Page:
Monday, April 23, 2012

The Calculus of Egypt’s Presidential Race

The U.S. and the Muslim Brotherhood


"....For almost a year since the SCAF took power in February 2011, a tacit honeymoon between the two strongest centers of power in the country evolved for different reasons. On the one hand, the MB did not want to experience a repeat of their 1954 showdown with the military that ended in their ban and imprisonment. Confident in their ability to win contested democratic elections, they overlooked all the attempts by SCAF to frustrate fulfilling the objectives of the revolution, particularly with regard to holding corruption investigations and trials, or banishment of former regime loyalists in the government.....

The U.S. and the Muslim Brotherhood

Mustafa Al-Fiqi was one of the most important political thinkers of the Mubarak regime. During the intense debate in 2009 and 2010 regarding the candidacy of Gamal Mubarak to succeed his father, Al-Fiqi said that the most crucial criteria for the next president was acquiring the blessing of America and avoiding a veto by Israel. This idea was not lost on the MB. When they announced in Feb. 2011 that they would not contest the presidential elections, their justification was that they did not want to cause anxiety in secular circles or concern in Western capitals.

As Western officials flocked to Egypt throughout the year, the MB headquarters was always one of the most important places visited by these officials. When Deputy Secretary of State William Burns visited Egypt in January, he met with top MB leaders Badie’ and El-Shater. During the meeting the MB leadership gauged America’s red lines. Assuming power by the MB was not one of them. Burns’ main concern was the fate of the peace treaty with Israel. According to a person familiar with the meeting with the U.S. official, Burns offered that “the good offices of the U.S. would help Egypt secure as much as $20 Billion” from the Arab Gulf states as well as from other international organizations such as the IMF if the MB would maintain the peace treaty with Israel. Although the MB leaders were non-committal, they indicated that their main concern was the shattered economy and the rebuilding of Egypt. In mid-February Republican Senators John McCain and Lindsey Graham met with El-Shater and other FJP leaders and essentially delivered the same message....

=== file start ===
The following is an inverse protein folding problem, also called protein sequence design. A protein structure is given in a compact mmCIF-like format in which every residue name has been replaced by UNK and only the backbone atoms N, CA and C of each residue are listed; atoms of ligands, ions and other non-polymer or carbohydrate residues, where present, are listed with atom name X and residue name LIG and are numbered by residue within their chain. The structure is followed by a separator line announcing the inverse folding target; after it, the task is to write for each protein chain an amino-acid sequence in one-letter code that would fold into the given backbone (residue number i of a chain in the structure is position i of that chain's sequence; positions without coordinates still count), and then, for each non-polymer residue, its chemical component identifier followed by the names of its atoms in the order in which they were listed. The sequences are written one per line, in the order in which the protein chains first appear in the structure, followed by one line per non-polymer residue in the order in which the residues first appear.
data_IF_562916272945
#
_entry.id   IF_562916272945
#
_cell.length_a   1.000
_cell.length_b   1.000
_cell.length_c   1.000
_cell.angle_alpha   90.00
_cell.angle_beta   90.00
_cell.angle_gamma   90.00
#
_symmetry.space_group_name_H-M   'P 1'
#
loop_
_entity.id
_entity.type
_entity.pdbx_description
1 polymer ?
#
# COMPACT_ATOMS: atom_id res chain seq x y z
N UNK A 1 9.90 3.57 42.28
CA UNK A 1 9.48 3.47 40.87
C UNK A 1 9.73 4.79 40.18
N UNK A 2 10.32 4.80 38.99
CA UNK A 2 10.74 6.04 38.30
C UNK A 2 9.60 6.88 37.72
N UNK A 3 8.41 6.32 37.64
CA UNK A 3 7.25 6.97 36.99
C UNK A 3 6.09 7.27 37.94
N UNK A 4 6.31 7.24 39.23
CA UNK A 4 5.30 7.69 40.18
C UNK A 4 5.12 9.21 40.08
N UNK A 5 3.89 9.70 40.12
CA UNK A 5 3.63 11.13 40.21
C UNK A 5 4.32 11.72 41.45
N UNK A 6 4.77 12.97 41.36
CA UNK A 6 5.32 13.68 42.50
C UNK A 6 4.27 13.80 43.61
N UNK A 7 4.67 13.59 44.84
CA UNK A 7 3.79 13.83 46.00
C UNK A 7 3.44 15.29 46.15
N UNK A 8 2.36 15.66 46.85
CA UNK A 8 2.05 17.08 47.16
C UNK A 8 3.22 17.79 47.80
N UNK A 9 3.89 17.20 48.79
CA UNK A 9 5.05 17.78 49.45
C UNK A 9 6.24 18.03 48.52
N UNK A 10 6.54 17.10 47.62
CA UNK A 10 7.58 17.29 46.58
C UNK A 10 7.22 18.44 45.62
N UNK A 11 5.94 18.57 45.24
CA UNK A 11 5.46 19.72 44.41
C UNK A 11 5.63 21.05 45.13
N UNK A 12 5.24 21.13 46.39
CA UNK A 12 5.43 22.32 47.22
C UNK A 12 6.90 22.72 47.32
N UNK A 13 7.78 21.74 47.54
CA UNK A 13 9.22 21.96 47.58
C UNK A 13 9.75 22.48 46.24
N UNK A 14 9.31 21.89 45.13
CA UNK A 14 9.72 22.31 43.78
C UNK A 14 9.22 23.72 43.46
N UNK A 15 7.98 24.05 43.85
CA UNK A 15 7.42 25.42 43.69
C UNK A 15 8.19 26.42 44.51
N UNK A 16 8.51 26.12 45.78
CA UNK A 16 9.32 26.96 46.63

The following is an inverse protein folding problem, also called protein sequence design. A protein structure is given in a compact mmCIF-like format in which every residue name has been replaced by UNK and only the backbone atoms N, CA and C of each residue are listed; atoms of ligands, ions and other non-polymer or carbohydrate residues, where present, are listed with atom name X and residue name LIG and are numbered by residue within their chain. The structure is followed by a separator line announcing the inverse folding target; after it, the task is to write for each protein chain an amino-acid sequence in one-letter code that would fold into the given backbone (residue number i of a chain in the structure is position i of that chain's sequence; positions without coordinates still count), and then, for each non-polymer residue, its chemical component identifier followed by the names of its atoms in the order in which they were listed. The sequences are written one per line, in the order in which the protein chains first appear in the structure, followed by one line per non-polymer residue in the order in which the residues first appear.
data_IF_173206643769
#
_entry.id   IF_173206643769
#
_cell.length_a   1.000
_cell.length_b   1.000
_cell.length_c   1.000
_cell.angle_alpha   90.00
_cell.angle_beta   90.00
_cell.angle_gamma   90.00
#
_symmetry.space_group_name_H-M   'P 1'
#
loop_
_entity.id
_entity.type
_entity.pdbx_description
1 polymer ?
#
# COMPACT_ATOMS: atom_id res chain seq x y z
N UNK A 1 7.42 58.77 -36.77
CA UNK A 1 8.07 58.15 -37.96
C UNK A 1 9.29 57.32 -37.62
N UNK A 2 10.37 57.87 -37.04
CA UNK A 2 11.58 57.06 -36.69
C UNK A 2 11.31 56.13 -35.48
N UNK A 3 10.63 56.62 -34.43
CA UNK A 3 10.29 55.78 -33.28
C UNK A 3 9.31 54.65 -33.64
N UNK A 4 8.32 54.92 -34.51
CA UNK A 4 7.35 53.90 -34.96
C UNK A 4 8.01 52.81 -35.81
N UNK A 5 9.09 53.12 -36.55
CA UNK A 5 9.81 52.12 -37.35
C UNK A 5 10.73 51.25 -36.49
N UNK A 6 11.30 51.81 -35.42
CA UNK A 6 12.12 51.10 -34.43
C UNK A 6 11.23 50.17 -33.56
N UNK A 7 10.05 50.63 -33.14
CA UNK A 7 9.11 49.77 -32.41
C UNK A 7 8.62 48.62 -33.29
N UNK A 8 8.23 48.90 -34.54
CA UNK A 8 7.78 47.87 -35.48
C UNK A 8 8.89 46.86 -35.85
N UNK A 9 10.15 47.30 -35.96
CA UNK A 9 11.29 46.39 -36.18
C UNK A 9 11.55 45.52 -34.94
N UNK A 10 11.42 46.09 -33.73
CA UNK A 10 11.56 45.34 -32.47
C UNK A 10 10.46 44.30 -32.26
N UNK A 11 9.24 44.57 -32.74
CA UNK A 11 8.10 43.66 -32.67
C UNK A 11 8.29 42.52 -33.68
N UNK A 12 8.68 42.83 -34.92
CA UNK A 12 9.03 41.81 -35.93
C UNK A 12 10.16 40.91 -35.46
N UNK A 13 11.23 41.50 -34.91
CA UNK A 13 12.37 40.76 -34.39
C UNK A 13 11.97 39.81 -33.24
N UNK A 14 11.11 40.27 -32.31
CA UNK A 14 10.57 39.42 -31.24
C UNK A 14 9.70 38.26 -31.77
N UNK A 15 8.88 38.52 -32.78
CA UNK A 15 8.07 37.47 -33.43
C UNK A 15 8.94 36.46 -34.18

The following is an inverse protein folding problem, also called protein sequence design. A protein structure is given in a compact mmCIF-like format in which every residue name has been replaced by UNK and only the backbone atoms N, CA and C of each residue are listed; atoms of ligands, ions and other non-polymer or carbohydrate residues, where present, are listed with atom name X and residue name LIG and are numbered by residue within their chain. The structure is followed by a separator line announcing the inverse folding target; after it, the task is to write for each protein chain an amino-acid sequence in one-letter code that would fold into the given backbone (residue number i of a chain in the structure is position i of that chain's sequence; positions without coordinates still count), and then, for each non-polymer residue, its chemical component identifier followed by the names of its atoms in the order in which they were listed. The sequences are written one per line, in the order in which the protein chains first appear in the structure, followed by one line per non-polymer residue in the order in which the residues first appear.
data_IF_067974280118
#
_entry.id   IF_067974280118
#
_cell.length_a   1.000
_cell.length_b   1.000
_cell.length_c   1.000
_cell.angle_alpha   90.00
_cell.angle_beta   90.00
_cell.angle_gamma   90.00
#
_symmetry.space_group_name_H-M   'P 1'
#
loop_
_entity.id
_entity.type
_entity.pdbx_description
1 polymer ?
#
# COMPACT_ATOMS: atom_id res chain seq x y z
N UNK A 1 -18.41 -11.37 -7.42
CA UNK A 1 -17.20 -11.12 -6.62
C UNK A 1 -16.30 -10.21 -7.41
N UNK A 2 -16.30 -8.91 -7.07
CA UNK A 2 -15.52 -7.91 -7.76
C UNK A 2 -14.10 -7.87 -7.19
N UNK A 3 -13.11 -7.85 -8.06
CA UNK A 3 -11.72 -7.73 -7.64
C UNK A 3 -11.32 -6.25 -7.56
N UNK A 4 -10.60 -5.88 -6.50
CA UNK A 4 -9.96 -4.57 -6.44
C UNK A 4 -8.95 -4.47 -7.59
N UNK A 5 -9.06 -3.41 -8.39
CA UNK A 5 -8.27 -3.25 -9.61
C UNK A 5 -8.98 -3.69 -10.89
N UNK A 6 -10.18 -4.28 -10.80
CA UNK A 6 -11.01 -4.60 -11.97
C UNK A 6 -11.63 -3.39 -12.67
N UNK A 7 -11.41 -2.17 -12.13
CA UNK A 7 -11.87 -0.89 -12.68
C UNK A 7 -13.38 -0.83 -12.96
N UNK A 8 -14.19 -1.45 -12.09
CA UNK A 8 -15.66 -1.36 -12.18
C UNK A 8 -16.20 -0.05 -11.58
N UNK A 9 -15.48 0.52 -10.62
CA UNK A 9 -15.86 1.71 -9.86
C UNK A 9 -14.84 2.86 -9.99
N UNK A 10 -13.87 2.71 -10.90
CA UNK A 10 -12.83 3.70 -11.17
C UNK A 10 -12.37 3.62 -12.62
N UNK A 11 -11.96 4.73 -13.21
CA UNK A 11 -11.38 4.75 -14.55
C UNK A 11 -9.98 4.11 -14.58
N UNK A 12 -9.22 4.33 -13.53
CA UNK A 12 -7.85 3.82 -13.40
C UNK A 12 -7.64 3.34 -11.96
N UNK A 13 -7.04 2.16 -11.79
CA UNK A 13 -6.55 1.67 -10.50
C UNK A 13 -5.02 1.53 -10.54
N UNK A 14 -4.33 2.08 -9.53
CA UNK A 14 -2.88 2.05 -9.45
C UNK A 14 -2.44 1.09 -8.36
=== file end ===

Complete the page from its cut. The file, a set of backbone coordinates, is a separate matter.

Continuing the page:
Ultimately the real questions awaiting this process are: Would SCAF honor its pledge not to interfere in the elections and hand over power to a newly elected president? Would the new president of Egypt be the independent Abol Fotouh, thus starting a new dawn for a new Egypt? Or would it be Mursi, the MB candidate, consolidating the ascendance of power of the Brotherhood with possible political polarization in the country? Or would it be Mubarak-era loyalists Amr Mousa or even Ahmad Shafiq, thus returning Egypt back to square one, and unleashing a second revolution?

The answer to these questions by the Egyptian electorate in the next few weeks will certainly determine the future of post-revolutionary Egypt."

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